When next the Keeper of Joys was to visit the Cosmic Hourglass to receive her allotment of sand, Ilaria asked to go with her.  And the Keeper of Joy agreed.

After the grains of time were received, Ilaria asked if she might linger a moment, and gaze upon the Cosmic Hourglass and its Keeper.  And the Keeper of Joys agreed.

For what did the Keeper of Time have to fear from a well-warned and well-trained apprentice?

And so Ilaria stood before the Cosmic Hourglass.  She floated upon a large piece of tile before the top of the Hourglass. 

It appeared like any ordinary hourglass.  There were no fanciful designs upon the frame.  The frame was made of some dark wood.  The glass seemed to be ordinary glass.  Only the Hourglass was immense.  Ilaria could not see the bottom from where she floated, close enough to touch.  So too was the Keeper of Time immense.  Her face floated before the Hourglass.  One hand—one of the Keeper’s hands, Ilaria presumed—pressed upon the top of the Hourglass.  The other hand held the Hourglass from below. 

The Keeper had a lavender complexion and soothing waves of ocean-blue hair that flowed upward.  Her vastness frightened Ilaria, for it was greater than anything Ilaria had ever seen in the mortal world.  And Ilaria had never been so far away from the Keeper of Time to see her whole face, much less any other part of her.  Ilaria was not even certain if the Keeper of Time had a body.  But even as she was frightened, Ilaria was impressed by the Keeper’s magnificence.  The Keeper’s expression was serene as she watched the sands of time cascade through the narrow passage into the lower chamber.  Those were the sands that were spent, changed from time into action, thought, or feeling, and returned somehow to the Cosmic Hourglass.

With a hammering heart but a steady resolve, Ilaria blew the sands of sleep toward the Keeper of Time.  She watched the sands settle on the Keeper’s face and in her eye.  And to Ilaria’s relief, the Keeper’s eyes, those eyes that never blinked, never rested, they began to close.


Ilaria dared to step forth as the Keeper’s eyelids descended.  The apprentice tried to stand still, to wait.  She could not help but to tap her heel as she stood, poised, ready to leap forth.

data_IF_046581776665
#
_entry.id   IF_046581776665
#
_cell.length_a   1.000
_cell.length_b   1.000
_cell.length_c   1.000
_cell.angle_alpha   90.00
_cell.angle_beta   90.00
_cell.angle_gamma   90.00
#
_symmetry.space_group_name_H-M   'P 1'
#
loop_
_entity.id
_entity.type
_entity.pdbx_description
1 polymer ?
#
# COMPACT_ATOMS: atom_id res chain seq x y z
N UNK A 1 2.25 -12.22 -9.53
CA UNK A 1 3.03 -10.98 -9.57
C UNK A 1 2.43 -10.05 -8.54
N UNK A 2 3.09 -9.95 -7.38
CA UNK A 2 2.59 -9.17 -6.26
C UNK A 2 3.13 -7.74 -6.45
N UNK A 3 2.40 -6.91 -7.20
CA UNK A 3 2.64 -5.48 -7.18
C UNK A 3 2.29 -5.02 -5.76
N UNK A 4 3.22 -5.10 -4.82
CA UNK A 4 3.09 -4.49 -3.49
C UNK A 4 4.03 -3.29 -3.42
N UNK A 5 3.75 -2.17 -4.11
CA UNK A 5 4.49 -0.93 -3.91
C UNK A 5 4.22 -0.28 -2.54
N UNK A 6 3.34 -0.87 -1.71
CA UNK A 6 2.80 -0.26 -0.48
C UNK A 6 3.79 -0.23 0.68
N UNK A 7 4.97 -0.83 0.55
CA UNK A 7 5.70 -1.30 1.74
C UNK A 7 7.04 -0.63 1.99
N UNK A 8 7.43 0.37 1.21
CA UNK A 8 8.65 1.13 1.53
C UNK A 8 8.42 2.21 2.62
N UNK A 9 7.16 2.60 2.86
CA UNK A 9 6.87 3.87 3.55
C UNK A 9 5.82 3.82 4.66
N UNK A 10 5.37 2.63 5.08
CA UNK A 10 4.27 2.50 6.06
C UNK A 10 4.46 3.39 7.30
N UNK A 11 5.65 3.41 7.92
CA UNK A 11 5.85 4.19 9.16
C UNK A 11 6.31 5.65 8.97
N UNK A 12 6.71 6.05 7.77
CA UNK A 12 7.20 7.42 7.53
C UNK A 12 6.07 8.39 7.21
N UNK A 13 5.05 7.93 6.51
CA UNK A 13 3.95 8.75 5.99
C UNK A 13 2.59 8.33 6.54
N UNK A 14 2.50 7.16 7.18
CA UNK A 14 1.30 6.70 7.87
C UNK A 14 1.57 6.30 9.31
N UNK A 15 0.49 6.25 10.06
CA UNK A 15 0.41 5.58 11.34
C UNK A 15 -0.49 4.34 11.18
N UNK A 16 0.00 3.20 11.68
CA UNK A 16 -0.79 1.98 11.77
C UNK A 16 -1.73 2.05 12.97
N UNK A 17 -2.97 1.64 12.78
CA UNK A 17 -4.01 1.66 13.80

The other Keepers received their sand by reaching in through an opening so small that even Ilaria could scarcely see it.  She wondered how the giant Keeper of Time could see it.  But she did not spend much time wondering.  She slid the glass panel open, reached in, and grabbed a fistful of sand from the topmost layer.  Some of this sand, she poured into her opposite hand and blew toward the Keeper of Time.

She did not wait for the Keeper’s eyes to open.

Ilaria fled.


As quickly as she could, she reached the workshop of her teacher, who was not there.  Ilaria placed the fistful of time that she had stolen on the workbench.  And she went to work.

She changed every grain of time into a grain of joy.  Some was laughter.  Some merriment.  Some song and dance.  Some were changed to hopeful thoughts.  Some to sudden bursts of bliss.

And Ilaria took these sands of joy.  And she cast them out into the mortal world.  Let each grain land where it may.

She was worn and weary by this time, from the work of transforming so many grains of time, from the fear of the Keepers’ wrath, and from a tiny but gnawing doubt about what she had done.

On the days that followed, news reached Ilaria, news of what came from her benevolent theft.

Hopeful thoughts reached a man who decided to strive to be the ruler of his small town.  This man was honest, noble, and well-loved by his fellow townsfolk.  He had been filled with doubt.  But thanks to the sands of joy, he reveled in a newfound confidence. 

Bursts of bliss reached a woman who had been lamenting that her love had betrayed her and run off with another lover.  The woman forgave and began to forget her former lover, and her heart began to heal. 

Grains of song and dance reached a group of workers whose minds and hearts had dulled from the doing of dull work.  As their feet jigged and their voices crooned and warbled, their minds sharpened and their hearts gladdened. 

And Ilaria rejoiced.

Her teacher, the Keeper of Joys, was surprised and puzzled by the sudden abundance of joy in the mortal world.  But she was happy for it.  And she told Ilaria that they must go visit the Keeper of Time again to thank her for providing a greater allotment of joy.

Ilaria said nothing of her theft.  She judged it would be nobler to let the credit fall upon the Keeper of Time.  And she congratulated herself on her generousness, for of all the Keepers, she had always been most critical of the Keeper of Time.


When last Ilaria had seen the Keeper of Time, with her eyes closed, helpless to stop a mortal who was to her as a flea was to Ilaria, she had been terrified.